WASHINGTON, Oct. 8 (UPI) -- The Supreme Court heard argument Tuesday on whether the government can take back a wireless license from a successful bidder when the bidder goes bankrupt and can't pay.
The case involves NextWave Personal Communications, but it will affect a handful of bankrupt entities that have similarly failed to make payments of billions of dollars to the government.
The case pits the U.S. Bankruptcy Code against the Federal Communication Commission's rules for authorized spectrum auctions, which appear to be mutually exclusive.
The government controls channels of radio transmission and leases them out for limited periods of time. Congress authorized the FCC to award licenses for particular transmission bandwidths in 1993.
In 1995, NextWave Personal Communications was formed to participate in the FCC's "C-Block" license auctions. NextWave was declared the high bidder for 63 licenses after it submitted bids totaling $4.74 billion.
A separate but related entity, NextWave Power Partners, was formed to participate in the commission's "F-Block" license auctions in 1997 and was declared the winner for 27 such licenses after submitting bids totaling about $123 million.
Each license was granted on the condition that "full and timely payment of all monies due" would be made, according to FCC rules.
After winning the auctions, however, NextWave and a number of other entities petitioned the FCC to restructure their payments, citing the high cost of their own bids.
The commission refused, saying it would be unfair to other bidders, but gave C-Block licensees until July 1998 to resume payments. F-Block licensees were given until October 1998.
Instead of making the payments, both NextWave entities filed for bankruptcy reorganization in Manhattan under Chapter 11 of the Bankruptcy Code. Going further, NextWave filed suit in bankruptcy court to avoid making the payments, saying they were "constructively fraudulent" given the actual value of the licenses -- C Block licenses lost value due to the unexpected auction of a huge chunk of F Block licenses. NextWave asked that $3.72 billion of its $4.75 billion debt be canceled.
The U.S. Bankruptcy Court obliged, ruling that NextWave was responsible for $1.023 billion of the debt and said it could still keep the licenses. A federal judge agreed, but a federal appeals court reversed.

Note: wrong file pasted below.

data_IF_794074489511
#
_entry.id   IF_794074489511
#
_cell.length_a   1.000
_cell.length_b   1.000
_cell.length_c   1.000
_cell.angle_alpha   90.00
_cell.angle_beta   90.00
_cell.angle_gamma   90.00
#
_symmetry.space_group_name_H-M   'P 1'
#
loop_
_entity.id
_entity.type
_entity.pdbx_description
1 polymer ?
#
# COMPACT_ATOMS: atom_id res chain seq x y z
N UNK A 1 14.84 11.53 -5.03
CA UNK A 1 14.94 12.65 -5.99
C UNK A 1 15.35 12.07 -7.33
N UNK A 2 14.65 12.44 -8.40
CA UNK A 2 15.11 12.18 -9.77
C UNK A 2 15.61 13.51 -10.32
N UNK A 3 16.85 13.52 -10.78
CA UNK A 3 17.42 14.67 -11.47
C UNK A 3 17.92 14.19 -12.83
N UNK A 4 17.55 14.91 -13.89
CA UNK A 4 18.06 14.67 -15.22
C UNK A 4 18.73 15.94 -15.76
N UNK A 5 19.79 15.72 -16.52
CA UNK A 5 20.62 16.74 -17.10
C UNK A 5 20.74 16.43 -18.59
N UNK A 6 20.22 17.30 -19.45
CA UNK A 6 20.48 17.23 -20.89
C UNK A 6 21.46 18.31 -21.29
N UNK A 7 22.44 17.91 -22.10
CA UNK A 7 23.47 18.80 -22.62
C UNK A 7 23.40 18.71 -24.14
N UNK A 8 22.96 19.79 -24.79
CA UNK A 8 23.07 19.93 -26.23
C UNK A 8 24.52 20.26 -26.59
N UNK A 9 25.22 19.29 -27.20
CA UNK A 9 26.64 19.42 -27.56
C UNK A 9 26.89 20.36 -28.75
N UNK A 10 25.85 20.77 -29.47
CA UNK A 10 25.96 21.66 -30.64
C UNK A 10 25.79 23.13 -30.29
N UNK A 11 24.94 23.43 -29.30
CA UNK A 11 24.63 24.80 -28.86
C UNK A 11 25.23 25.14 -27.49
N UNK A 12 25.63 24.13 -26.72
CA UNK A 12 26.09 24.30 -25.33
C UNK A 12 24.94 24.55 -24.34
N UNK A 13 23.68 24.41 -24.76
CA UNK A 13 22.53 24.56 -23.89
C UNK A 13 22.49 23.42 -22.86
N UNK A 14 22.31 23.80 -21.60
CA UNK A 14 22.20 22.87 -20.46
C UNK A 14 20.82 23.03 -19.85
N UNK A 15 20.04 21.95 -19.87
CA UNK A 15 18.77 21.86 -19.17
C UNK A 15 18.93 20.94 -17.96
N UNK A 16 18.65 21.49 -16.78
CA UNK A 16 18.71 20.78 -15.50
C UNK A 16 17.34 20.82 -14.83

At that point, NextWave offered in a letter to the FCC to pay the discounted price on the licenses in one lump sum, rather than make payments on the larger figure.
The FCC responded by issuing a public notice that the licenses would be re-auctioned.
While the court action went out, the re-auction occurred in January 2001, generating a potential $15.85 billion for the government. The re-auction bids were accepted on the condition that the FCC win the court battle.
Three of the biggest winners in the re-auction, Arctic Slope Regional Corp., Council Tree Communications LLC and VoiceStream Wireless Corp., then intervened in the case.
After the case took several trips up and down the appeals court ladder, a federal appeals court in Washington finally reversed the FCC's decision in June 2001, and sent the case back to the commission for a rehearing. The appeals court said its reading of the Bankruptcy Code prohibited the FCC from re-auctioning the licenses.
The FCC then asked the Supreme Court for review, contending that NextWave's missed payments are not "debts," but regulatory conditions of the licenses, and as such are beyond the reach of the bankruptcy court.
In the Supreme Court Tuesday, much of the argument centered on what was going on when the FCC attempted to revoke the licenses.
Speaking for the FCC, Paul Clement of the U.S. Solicitor General's Office told the justices that the FCC's motivation was not economic.
"The FCC views the failure to make a timely payment is a proxy for failure to (advance) the public interest," he said.
But Clement had to answer skeptical questions from several court members, including Chief Justice William Rehnquist, about FCC regulatory language that says there is an "automatic" revocation when payment is not made on time.
Clement said the revocation was not really automatic because the FCC could extend the payments.
Speaking for Arctic Slope and the other successful bidders in the re-auction, Washington attorney Jonathan Franklin supported Clement's arguments.
But speaking for NextWave, fellow Washington attorney Donald Verrilli argued that the revocations were purely an automatic economic decision, and well within the reach of the bankruptcy court.
Verrilli was supported by Harvard professor Laurence Tribe, who spoke as a friend of the court for NextWave Communications Inc., a NextWave Personal Communications creditor.
A decision in the case should come within the next several months.
(No. 01-653, FCC vs. NextWave)